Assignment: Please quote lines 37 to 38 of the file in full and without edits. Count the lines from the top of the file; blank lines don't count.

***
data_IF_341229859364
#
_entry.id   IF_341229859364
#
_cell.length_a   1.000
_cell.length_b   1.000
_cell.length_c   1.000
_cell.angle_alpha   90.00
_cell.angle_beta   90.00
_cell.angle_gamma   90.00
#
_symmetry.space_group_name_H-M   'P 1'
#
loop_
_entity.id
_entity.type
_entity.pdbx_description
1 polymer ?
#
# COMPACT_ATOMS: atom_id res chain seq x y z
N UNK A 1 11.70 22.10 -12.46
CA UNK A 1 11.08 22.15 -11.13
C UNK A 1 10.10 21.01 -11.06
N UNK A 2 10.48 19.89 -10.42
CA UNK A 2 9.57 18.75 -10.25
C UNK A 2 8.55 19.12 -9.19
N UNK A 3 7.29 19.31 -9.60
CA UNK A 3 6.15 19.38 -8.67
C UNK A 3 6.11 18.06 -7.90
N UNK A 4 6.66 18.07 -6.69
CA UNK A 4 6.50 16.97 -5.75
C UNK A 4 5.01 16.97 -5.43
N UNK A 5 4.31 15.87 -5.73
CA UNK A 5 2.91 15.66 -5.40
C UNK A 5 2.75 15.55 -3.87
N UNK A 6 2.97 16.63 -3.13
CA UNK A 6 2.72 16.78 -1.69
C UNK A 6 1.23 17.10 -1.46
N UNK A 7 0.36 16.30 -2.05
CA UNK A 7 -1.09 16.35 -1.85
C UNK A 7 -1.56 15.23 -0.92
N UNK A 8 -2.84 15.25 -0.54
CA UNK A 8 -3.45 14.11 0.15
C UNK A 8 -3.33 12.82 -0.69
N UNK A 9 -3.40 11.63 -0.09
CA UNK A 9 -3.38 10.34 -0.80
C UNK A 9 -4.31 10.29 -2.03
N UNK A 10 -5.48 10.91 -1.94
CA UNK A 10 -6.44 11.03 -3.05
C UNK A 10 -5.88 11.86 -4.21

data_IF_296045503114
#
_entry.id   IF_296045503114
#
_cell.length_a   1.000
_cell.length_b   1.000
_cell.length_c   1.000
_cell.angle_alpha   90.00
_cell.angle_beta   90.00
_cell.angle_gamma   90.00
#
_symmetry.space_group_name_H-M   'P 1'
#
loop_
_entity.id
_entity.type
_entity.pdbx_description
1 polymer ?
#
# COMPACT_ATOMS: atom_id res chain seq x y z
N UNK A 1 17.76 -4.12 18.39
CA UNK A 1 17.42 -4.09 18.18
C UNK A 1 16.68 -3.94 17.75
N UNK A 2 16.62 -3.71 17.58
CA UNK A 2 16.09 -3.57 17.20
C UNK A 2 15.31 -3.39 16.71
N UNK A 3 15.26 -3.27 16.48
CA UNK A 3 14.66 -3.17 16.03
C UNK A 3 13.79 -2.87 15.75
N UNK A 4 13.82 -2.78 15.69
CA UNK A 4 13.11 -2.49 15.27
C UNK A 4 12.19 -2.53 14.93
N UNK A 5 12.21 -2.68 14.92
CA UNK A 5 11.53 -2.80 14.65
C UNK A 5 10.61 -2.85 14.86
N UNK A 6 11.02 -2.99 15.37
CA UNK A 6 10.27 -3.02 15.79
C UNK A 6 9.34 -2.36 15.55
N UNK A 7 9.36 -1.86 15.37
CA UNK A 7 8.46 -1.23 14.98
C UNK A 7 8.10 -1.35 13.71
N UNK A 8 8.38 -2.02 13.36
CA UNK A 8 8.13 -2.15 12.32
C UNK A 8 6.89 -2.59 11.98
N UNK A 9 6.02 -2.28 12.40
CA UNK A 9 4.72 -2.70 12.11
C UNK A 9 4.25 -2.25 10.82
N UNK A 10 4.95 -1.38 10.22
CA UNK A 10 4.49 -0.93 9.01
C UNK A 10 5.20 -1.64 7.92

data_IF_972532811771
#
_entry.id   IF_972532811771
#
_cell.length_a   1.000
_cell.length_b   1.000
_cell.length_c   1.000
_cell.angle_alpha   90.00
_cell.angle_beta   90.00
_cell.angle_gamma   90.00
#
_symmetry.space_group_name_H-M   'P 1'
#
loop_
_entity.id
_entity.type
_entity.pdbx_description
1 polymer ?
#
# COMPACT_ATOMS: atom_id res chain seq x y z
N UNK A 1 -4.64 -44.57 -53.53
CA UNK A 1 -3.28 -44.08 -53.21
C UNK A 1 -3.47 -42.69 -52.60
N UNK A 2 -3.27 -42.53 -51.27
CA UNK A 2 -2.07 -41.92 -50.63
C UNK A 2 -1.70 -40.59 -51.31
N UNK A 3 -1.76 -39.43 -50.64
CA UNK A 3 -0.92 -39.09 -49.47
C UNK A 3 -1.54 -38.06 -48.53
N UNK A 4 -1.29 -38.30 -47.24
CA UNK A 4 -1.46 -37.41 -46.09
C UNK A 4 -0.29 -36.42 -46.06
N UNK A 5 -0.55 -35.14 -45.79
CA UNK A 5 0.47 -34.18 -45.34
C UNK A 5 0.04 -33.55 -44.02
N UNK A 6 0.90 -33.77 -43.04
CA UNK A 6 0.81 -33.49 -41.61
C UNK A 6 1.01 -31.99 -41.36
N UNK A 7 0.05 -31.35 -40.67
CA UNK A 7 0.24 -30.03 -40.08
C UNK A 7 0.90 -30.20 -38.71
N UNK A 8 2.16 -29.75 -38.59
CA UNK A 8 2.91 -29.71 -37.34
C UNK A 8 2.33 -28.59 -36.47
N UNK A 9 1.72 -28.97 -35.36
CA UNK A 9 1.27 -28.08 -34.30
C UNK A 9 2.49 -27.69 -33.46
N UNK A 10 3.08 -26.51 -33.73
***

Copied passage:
CA UNK A 6 2.72 16.78 -1.69
C UNK A 6 1.23 17.10 -1.46